The State Auditor’s office concluded in November and reaffirmed this month that Reynolds used $448,449 in CARES Act funds to pay part of the salaries and benefits of 21 permanent staffers between March and June 2020 in order to “cover a budget shortfall that was not a result of the pandemic.” State Auditor Rob Sand called on Reynolds to return the money to Iowa’s Coronavirus Relief Fund before the end of 2021. The governor’s office has insisted its use of COVID-19 relief funds for staff salaries was justified.

When the State Auditor’s office published its findings in November, Delmar told Bleeding Heartland his office “has not initiated an audit of the Governor’s Office salaries and awaits resolution of this matter between the Iowa State Auditor and the Governor’s Office.”

Asked this week about the impasse between Reynolds and state auditors, Delmar confirmed via email, “We have requested documentation of the uses from the State Auditor’s Office and are in the process of reviewing it.”

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Bobby Kaufmann telling new story about obscene gesture

State Representative Bobby Kaufmann gained extensive media coverage in January for raising his middle fingers at the end of a speech to a conservative audience at the Iowa capitol. At the time, Kaufmann told reporters he was trying to convey widespread frustration with federal government policies and national problems.

But the Republican lawmaker told a different story at a recent meeting with constituents. Now he is claiming his “double-finger” was directed at specific individuals who have supposedly threatened his family.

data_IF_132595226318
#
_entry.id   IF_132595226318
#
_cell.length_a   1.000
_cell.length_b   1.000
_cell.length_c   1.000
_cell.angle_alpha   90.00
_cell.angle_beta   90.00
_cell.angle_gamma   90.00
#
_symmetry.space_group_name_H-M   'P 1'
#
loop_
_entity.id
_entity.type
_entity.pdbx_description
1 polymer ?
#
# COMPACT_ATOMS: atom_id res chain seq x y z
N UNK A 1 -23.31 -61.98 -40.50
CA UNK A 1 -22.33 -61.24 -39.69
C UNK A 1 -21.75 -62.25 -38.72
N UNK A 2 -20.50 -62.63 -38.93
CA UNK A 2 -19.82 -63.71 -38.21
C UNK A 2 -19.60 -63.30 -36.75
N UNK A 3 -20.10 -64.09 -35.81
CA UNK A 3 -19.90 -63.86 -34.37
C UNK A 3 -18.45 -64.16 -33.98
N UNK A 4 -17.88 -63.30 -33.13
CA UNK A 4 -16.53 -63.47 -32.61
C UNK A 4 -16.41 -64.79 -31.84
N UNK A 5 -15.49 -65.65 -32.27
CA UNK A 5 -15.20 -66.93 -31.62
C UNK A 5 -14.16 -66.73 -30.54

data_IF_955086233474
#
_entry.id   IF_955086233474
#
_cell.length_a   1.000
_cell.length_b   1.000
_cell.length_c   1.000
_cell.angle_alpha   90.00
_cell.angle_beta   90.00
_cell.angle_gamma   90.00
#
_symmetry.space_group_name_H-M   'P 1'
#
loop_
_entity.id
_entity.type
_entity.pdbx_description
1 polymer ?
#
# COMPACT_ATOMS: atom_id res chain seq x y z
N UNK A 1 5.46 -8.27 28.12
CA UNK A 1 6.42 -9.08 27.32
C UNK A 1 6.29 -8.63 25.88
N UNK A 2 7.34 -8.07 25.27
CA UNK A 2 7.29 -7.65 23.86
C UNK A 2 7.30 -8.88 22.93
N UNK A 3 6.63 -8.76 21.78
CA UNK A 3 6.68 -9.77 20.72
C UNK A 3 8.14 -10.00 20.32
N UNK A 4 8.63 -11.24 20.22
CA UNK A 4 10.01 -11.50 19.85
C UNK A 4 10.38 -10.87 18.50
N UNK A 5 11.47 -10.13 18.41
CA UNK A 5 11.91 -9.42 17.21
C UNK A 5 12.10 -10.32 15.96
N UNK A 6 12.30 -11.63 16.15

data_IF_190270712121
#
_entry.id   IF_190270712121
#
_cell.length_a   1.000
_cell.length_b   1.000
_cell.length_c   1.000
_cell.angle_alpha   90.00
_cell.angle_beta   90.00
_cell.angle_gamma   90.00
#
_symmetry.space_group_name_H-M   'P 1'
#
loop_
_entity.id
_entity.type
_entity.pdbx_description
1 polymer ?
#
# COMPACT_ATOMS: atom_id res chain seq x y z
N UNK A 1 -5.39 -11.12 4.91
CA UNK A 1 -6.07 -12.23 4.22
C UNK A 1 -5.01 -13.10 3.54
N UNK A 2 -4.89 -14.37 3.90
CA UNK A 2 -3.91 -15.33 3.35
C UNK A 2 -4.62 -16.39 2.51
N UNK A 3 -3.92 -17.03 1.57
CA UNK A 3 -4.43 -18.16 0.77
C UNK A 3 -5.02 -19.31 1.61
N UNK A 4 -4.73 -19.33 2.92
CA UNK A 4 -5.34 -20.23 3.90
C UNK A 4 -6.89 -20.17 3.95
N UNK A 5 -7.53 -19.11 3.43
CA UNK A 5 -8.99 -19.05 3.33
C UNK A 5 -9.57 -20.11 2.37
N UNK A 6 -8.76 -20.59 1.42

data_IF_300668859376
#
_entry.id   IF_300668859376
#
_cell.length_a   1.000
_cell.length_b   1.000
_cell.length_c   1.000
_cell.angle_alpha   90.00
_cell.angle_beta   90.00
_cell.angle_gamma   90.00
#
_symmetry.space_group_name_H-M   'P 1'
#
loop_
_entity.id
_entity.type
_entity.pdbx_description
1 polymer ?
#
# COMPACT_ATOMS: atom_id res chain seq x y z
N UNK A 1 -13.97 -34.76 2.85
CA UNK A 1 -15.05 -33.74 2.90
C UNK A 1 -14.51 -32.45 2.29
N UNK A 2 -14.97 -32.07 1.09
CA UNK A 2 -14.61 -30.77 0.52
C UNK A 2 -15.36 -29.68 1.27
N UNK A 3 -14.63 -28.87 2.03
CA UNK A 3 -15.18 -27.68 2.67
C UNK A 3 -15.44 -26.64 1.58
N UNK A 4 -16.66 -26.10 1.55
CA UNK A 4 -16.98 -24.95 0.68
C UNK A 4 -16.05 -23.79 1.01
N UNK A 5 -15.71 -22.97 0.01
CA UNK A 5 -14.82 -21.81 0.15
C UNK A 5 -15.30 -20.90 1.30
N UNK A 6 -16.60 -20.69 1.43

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Governor will struggle to justify CARES Act funds for staff salaries

Governor Kim Reynolds used $448,449 in federal COVID-19 relief funds to cover a shortfall in her office budget without documenting that 21 of her staffers were “substantially dedicated” to the pandemic response, a state audit determined.

The U.S. Treasury Department’s Office of Inspector General asked state auditors in January 2021 to review whether the spending complied with rules governing the use of Coronavirus Aid, Relief and Economic Security (CARES) Act funds. Bleeding Heartland was first to report in September 2020 on CARES Act payments supporting the governor’s permanent staffers, and reported exclusively last December on how documents were altered to make a “FY 2020 Shortfall” in the governor’s office budget appear to be “COVID-19 Personnel Costs.”

State Auditor Rob Sand warned the Reynolds administration in October 2020 that without adequate documentation, COVID-19 relief funds used to pay governor’s staff salaries might need to be repaid to the federal government. The report issued this week advised the governor to return the money to Iowa’s Coronavirus Relief Fund “for other eligible and supported uses prior to the December 31, 2021 deadline.”

The governor’s spokesperson Alex Murphy told reporters the office is “now working with Treasury to provide them documentation” to support the CARES Act spending.

That’s easier said than done.